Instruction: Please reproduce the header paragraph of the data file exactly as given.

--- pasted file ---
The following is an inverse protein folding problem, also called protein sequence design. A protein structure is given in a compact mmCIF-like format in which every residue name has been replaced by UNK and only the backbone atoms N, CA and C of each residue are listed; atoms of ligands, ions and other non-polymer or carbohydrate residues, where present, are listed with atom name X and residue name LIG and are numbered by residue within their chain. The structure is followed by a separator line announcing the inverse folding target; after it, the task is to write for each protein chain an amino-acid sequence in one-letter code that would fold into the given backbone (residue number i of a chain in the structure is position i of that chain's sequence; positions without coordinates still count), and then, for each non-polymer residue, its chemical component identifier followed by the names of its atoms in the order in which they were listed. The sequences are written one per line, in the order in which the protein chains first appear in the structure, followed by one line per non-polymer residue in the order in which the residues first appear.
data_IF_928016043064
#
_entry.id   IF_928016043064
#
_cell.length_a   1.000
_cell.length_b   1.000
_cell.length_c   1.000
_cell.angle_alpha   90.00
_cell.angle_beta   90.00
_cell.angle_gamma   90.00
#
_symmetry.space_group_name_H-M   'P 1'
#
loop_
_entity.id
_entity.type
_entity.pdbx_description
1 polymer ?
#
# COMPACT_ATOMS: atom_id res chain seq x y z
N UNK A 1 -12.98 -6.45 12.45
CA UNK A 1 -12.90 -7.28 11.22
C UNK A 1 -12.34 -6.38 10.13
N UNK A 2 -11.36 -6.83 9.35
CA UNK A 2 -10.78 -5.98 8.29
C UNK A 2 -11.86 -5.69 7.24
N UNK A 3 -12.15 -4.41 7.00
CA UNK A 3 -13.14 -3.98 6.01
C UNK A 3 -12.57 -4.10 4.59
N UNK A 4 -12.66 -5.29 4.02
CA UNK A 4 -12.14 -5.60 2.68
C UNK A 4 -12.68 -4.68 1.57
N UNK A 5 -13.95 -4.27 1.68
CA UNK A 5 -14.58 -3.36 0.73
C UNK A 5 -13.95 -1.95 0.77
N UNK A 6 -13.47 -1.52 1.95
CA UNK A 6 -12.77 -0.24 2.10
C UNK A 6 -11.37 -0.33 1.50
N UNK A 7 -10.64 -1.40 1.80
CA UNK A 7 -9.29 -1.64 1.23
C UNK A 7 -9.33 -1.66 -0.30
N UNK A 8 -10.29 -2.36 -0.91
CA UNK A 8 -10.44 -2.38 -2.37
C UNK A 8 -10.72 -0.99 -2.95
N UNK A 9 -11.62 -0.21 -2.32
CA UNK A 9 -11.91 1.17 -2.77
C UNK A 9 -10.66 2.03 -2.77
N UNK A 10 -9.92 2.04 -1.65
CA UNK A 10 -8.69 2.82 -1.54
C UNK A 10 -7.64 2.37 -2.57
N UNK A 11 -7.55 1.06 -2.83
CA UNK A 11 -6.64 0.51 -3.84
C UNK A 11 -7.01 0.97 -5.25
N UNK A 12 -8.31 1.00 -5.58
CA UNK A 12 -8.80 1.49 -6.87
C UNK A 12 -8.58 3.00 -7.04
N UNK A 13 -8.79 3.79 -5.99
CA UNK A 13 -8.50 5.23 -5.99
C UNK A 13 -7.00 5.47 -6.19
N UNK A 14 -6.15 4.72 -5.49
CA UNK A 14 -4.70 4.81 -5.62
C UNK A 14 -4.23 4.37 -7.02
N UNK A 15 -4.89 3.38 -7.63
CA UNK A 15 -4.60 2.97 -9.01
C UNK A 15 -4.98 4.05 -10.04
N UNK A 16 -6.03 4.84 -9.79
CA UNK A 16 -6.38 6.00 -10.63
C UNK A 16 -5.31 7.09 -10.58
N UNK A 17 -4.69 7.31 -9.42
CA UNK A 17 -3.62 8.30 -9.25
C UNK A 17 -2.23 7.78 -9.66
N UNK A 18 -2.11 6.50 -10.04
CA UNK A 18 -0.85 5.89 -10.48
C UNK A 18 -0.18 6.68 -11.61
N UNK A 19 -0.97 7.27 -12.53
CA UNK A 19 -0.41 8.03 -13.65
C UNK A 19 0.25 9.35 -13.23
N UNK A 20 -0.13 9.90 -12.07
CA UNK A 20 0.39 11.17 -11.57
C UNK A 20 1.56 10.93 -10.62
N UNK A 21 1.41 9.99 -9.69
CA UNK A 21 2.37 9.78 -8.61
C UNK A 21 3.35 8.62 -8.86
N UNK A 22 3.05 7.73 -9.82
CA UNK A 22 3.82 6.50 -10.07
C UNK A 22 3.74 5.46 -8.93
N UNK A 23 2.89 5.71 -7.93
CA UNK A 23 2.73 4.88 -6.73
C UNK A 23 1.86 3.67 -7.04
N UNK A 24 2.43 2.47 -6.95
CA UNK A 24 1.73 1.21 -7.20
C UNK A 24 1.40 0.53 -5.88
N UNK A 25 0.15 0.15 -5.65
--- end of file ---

The following is an inverse protein folding problem, also called protein sequence design. A protein structure is given in a compact mmCIF-like format in which every residue name has been replaced by UNK and only the backbone atoms N, CA and C of each residue are listed; atoms of ligands, ions and other non-polymer or carbohydrate residues, where present, are listed with atom name X and residue name LIG and are numbered by residue within their chain. The structure is followed by a separator line announcing the inverse folding target; after it, the task is to write for each protein chain an amino-acid sequence in one-letter code that would fold into the given backbone (residue number i of a chain in the structure is position i of that chain's sequence; positions without coordinates still count), and then, for each non-polymer residue, its chemical component identifier followed by the names of its atoms in the order in which they were listed. The sequences are written one per line, in the order in which the protein chains first appear in the structure, followed by one line per non-polymer residue in the order in which the residues first appear.